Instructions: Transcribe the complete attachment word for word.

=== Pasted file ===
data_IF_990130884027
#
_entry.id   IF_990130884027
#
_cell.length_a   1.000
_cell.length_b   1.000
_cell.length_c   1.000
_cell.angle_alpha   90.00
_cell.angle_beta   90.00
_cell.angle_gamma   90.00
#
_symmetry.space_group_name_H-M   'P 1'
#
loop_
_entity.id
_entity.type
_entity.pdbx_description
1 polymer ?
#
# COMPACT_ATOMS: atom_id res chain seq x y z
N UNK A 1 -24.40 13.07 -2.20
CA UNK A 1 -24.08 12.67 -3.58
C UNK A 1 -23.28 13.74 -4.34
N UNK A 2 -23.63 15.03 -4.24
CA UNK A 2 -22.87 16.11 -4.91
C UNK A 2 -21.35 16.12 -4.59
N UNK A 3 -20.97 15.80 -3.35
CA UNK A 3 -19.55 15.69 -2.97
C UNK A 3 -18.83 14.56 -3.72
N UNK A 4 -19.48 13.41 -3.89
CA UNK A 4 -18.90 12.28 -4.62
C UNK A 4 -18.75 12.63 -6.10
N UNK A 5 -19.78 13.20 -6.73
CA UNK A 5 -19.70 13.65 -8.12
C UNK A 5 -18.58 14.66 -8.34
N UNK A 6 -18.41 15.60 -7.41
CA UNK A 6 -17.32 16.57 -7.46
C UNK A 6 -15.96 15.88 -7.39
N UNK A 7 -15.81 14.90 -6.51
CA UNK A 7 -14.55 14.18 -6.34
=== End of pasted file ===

data_IF_990130884027
#
_entry.id   IF_990130884027
#
_cell.length_a   1.000
_cell.length_b   1.000
_cell.length_c   1.000
_cell.angle_alpha   90.00
_cell.angle_beta   90.00
_cell.angle_gamma   90.00
#
_symmetry.space_group_name_H-M   'P 1'
#
loop_
_entity.id
_entity.type
_entity.pdbx_description
1 polymer ?
#
# COMPACT_ATOMS: atom_id res chain seq x y z
N UNK A 1 -24.40 13.07 -2.20
CA UNK A 1 -24.08 12.67 -3.58
C UNK A 1 -23.28 13.74 -4.34
N UNK A 2 -23.63 15.03 -4.24
CA UNK A 2 -22.87 16.11 -4.91
C UNK A 2 -21.35 16.12 -4.59
N UNK A 3 -20.97 15.80 -3.35
CA UNK A 3 -19.55 15.69 -2.97
C UNK A 3 -18.83 14.56 -3.72
N UNK A 4 -19.48 13.41 -3.89
CA UNK A 4 -18.90 12.28 -4.62
C UNK A 4 -18.75 12.63 -6.10
N UNK A 5 -19.78 13.20 -6.73
CA UNK A 5 -19.70 13.65 -8.12
C UNK A 5 -18.58 14.66 -8.34
N UNK A 6 -18.41 15.60 -7.41
CA UNK A 6 -17.32 16.57 -7.46
C UNK A 6 -15.96 15.88 -7.39
N UNK A 7 -15.81 14.90 -6.51
CA UNK A 7 -14.55 14.18 -6.34